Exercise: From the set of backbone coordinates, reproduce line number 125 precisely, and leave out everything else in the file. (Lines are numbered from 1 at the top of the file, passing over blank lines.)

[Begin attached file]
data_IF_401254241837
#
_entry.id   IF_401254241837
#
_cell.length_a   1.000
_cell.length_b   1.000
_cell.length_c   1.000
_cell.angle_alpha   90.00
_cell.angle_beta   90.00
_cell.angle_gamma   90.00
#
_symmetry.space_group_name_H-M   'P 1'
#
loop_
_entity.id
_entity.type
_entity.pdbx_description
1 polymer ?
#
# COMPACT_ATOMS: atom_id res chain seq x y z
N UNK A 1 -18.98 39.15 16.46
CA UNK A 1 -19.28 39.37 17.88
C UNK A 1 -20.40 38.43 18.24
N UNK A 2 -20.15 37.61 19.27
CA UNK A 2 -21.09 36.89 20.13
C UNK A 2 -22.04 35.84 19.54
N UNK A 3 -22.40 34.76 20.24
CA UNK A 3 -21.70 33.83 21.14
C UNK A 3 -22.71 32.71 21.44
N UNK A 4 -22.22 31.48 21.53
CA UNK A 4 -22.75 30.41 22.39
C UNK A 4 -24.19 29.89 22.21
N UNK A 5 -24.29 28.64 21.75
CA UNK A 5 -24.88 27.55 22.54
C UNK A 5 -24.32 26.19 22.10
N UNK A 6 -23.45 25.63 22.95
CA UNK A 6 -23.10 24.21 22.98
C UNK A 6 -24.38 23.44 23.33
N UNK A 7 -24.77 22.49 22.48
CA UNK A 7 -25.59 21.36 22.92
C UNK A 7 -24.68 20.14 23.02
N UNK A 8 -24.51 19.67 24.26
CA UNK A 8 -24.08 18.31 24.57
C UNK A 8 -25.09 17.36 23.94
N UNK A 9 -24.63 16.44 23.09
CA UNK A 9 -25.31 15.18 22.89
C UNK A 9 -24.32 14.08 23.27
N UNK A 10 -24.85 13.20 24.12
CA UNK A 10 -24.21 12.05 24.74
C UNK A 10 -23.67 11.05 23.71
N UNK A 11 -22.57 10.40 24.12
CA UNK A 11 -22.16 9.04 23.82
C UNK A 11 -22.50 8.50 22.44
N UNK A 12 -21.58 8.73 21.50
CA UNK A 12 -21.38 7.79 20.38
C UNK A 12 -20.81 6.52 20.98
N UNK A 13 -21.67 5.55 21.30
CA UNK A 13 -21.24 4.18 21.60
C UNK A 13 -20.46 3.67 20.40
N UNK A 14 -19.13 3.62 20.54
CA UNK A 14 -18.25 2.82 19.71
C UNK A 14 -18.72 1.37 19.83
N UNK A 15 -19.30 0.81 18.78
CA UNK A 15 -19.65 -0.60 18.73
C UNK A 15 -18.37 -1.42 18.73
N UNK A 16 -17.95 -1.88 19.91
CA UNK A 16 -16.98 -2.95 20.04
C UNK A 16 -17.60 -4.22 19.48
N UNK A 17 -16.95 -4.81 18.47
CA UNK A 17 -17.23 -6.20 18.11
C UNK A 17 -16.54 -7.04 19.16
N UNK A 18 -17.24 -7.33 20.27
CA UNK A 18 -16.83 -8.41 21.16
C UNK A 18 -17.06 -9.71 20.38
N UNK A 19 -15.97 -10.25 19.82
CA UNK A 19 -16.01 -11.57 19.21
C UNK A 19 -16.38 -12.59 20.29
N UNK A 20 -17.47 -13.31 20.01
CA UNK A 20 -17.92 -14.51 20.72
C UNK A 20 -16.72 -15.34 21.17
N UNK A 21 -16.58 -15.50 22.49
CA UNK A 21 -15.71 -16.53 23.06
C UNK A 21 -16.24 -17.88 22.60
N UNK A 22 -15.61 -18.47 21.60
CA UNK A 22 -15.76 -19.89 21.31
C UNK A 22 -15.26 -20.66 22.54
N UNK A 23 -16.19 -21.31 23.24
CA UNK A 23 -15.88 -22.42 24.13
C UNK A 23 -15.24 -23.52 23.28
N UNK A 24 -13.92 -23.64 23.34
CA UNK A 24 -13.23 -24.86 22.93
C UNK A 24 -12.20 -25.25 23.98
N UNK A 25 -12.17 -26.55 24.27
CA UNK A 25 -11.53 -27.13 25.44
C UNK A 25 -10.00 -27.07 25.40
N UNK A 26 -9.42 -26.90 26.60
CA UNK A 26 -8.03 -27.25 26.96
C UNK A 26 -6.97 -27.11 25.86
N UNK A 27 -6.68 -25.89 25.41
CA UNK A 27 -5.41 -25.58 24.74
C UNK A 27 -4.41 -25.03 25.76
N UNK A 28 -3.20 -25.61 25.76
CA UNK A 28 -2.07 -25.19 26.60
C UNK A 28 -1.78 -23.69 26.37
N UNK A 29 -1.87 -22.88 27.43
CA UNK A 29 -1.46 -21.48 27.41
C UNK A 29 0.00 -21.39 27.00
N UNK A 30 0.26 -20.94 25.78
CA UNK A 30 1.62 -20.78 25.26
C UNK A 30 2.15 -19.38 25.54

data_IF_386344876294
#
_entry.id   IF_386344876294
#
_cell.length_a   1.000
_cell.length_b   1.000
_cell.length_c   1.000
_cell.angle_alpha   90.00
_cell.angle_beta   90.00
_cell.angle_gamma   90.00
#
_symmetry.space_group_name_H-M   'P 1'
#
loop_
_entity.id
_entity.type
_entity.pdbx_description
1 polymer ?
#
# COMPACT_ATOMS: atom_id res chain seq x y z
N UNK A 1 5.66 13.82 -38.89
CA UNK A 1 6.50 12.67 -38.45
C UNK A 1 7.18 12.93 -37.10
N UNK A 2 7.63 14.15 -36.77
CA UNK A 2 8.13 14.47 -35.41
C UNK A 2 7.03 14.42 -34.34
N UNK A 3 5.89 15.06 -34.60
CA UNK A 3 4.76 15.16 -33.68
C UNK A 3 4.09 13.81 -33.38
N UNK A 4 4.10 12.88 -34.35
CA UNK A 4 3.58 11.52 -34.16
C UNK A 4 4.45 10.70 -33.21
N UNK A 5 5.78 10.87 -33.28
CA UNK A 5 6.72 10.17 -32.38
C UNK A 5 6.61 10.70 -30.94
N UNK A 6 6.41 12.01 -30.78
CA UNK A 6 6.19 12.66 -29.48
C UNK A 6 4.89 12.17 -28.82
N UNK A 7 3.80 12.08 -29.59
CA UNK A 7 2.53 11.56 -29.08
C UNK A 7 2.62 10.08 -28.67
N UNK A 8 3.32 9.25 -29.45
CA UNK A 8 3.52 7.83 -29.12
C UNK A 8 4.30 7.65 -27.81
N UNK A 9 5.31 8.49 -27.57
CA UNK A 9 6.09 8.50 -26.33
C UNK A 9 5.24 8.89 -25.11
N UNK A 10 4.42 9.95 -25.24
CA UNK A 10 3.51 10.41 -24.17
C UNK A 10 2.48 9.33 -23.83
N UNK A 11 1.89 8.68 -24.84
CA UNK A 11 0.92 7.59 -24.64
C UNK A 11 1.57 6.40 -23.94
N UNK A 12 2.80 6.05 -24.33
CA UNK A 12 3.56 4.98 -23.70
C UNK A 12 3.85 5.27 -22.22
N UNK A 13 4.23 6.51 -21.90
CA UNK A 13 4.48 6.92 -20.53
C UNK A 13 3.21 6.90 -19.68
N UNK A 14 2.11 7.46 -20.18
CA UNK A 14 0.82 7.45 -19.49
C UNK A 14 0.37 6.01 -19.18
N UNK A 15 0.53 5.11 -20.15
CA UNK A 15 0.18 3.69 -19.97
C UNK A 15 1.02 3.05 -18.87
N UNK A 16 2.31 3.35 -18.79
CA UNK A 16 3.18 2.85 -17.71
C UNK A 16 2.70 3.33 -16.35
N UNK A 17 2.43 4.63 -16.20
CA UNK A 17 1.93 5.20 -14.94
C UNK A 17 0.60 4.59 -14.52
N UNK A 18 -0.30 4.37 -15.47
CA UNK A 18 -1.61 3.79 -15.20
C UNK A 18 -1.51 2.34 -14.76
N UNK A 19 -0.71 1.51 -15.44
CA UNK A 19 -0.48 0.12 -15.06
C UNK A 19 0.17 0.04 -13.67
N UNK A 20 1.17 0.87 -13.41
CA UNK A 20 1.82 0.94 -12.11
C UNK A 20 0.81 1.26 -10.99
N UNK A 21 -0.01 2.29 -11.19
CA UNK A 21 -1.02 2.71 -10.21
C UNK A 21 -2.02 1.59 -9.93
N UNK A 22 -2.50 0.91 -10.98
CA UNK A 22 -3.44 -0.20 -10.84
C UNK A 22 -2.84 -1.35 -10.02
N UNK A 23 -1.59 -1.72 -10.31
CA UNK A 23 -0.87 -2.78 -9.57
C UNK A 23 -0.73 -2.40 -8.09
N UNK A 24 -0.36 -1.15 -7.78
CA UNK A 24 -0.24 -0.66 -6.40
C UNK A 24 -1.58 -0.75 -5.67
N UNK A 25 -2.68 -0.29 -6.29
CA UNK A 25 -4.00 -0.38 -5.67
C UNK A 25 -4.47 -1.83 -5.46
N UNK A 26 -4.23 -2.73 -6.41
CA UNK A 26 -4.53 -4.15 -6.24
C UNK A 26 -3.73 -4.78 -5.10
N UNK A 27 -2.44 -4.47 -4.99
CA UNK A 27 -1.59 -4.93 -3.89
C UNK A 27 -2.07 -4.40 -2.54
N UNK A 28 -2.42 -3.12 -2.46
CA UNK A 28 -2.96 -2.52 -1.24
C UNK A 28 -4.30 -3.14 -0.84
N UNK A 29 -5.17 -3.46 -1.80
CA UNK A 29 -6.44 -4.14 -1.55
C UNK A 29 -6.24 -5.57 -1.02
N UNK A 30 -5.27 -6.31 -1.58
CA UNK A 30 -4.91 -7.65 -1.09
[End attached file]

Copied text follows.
_entity.id